The geography of Ganalaagte is fair even though it is not sustainable. Rakgwedi is a village located beside a swamp that flows when there is rain. But rain is scarce, causing this place to be semi-arid. Most of the time dryness is dominant in this area but sometimes God smiles on us and there is rain.
It’s a village beleived to be home to myths and superstitions of great fantasy. North of the village lies a shrubbery of acacia and umberella bushes and amidst this natural plantation lies a lake called Monanti. This lake is home to species of birds and is believed to be the eye of the gods. It’s in that seclusion where the rondavel was located.
RraDipodi had omens and premonitions about this rock-built circular thatch roofed hut. RraDipodi was a header who tended for goats and sheep that were his livelihood. He was suspicious but there was no specific reason for his suspicions but nonetheless the hut made him uneasy. Then he made it his mission to observe it pretty well.
Day in and day out at the rondavel luxurious cars stopped. One cloudy day when RraDipodi was sitting on top of an ant mound, far from the rondavel, he saw MmaSeipelegi enter the rondavel. After her visit he heard that she had won the lottery and moved from the bundus to the burbs. So he assumed that she went there to fortify herself against enemies.
Odirile was a cop in Atamelang and RraDipodi’s son. Since Ganalaagte was a remote village they did not have their own police station and received police services from Atamelang, which was a neighbouring township.
That evening Odirile was sitting with his father in the sitting room.
“Dad, how are the flocks holding up?” he asked his father.
“Ohh! They are good. But the winds are blowing easterly currently, it’s not yet March and it threatens to halt the rain which might result in the recession of pastures.”
“Oh, I see what barren land we shelter upon.”
“So son, what’s with the extra hours nowadays?” the old man grew more serious, emphasising the importance of the matter. He knew extra hours meant extra money and he knew that his son was unmarried and hoped he would give him a word that he was to use the extra funds for dowry.
“Go thata, that is perhaps because we are working on a strange case. Dogs, cats, children and people have suddenly disappeared all around the district.”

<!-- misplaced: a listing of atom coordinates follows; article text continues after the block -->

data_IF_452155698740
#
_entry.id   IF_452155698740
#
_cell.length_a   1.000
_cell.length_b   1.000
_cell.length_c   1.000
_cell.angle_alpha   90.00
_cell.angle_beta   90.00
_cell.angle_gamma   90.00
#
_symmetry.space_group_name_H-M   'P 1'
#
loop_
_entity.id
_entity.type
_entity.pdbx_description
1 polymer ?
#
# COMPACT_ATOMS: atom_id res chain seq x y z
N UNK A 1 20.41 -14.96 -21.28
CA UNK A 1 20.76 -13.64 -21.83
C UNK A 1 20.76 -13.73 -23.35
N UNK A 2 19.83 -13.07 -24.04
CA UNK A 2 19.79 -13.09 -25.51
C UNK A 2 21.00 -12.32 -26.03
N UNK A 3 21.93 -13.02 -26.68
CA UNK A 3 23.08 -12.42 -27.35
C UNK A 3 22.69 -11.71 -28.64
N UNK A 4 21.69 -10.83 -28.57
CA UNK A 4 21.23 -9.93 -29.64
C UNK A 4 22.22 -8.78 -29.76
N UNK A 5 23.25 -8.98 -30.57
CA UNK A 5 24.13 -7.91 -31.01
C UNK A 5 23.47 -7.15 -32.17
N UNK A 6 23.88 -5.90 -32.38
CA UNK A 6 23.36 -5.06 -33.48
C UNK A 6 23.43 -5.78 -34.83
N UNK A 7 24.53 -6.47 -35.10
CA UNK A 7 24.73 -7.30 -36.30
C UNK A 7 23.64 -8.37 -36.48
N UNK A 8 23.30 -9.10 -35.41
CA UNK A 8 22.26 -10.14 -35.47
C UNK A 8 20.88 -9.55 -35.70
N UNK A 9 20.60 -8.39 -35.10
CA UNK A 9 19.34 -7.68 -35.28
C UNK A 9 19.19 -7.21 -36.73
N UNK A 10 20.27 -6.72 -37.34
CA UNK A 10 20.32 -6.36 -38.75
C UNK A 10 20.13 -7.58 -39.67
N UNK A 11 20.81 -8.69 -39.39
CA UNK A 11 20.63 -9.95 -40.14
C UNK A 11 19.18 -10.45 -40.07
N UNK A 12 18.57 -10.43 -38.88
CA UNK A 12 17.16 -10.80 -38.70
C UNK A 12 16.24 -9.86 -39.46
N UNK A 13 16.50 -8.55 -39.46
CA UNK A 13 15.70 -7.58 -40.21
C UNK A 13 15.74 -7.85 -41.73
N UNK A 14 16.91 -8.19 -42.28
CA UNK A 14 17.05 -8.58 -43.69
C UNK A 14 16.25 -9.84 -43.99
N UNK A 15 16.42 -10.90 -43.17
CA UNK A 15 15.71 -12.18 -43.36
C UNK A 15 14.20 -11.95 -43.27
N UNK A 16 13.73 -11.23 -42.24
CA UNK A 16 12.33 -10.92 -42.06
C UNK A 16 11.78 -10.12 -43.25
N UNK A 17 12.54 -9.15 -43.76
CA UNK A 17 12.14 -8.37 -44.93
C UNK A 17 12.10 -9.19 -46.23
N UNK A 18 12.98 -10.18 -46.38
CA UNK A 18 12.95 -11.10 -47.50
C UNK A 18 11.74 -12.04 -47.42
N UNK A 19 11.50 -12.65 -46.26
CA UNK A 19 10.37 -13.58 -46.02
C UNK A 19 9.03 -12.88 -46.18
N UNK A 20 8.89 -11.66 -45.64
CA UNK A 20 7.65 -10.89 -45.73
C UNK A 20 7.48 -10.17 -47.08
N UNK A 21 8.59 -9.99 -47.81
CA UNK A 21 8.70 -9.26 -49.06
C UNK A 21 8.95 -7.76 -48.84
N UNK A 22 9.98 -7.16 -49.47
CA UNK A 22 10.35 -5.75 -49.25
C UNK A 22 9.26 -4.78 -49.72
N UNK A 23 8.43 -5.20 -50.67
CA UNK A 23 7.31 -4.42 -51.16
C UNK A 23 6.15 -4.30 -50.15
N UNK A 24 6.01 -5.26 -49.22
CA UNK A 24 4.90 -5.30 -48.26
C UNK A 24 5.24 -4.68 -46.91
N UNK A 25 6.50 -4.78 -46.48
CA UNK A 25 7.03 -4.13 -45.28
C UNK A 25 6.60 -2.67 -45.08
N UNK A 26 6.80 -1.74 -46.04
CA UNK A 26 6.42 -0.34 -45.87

“Goodness me!” RraDipodi exclaimed to the announcement. “What on earth could be the reason for such heinous acts?” No one knew the cause of the disappearances.
“Had it been in one village, we would have assumed it was a rogue beast. But beasts don’t strike multiple fronts in a short period of time.”
Later that night there was blood, there were machetes and there was a huge born fire inside a place that seemed to be a witchdoctor’s shrine. There was a man adorned with beads and smeared with white ochre, singing incarnations and praises ‘Ndiya, ndiya the all-seeing ndiya ho mari Modimo wa madi’. After his incarnations, shrieks of pain surfaced.
Then RraDipodi woke up from that dream. It was a strange dream and he knew that it had to do with his son’s case.
He went to his son’s room and said, “Serwadi! Serwadi batho ba nyeletswa ke serwadi!” (Fortune maker! People disappear because of the fortune maker). His son was in turmoil. Where were they going to begin to look for the fortune maker? But he or she had to be a healer around the district.
The police force turned the district’s witchdoctors’ shrines upside-down, finding nothing. And it was hard for them because they felt like they were violating their culture. One diviner named Keorapetse uttered these words while they were raiding her shrine: “Tau e letse kwa sekgweng sa tshetlo.” meaning the lion shelters in the thorn bush. A case was never pursued with omens but in this case the boys in blue were desperate.
“Father, we have turned all the shrines in the region upside down and today we raided the last shrine. The diviner said the lion shelters in the thorn bush”.
“Let’s go to that prophet right now.” RraDipodi said.
It was around four on the afternoon and the diviner’s hut was lit with candles of all kinds of colours. Before they could knock the prophetess told them to enter. She prayed for about an hour.
“Son of Dipodi, the man you seek is Rantsho the son of Segagodi sa moja motho. He is of the dark who forges fortunes with black magic and he seeks no payment, he feasts on beasts and human bones.”
The thought of that gave Odirile creeps but it was his duty to stop this guy.
“So wise one, what am I to do?” Odirile asked.
“Take this,” the diviner said, handing him a pointy cross. “Step on a snake on the tail and it bites you. Step it on the head and it whips you with the tail. Step on both and its defeated.” The diviner phrased this proverb. “The ancestors say you will battle him. Go, it’s up to you now, go.” she concluded.
He called for back-up and by himself headed to the rondavel, parting ways with his father who told him were it was. Backup arrived, finding him secured and in position. They broke the entrance of the rondavel. As they entered, heavy winds blew all the police outside, only Odirile could enter. He was anchored by the prayers of Keorapetse the lake steer, she who slays lions barehanded.
Rantsho drew out a machete and wielding it, headed for Odirile shouting, “A wolf in a tiger’s den is carcass.”
All went blurry. Odirile was knocked out of it. They heard the man screaming to find that he had, in a split second, stabbed him with the cross. Yes he was alive but he was defeated for neither his physical nor his magical strength remained with him.
Tell us: Have you ever encountered witchcraft? What happened?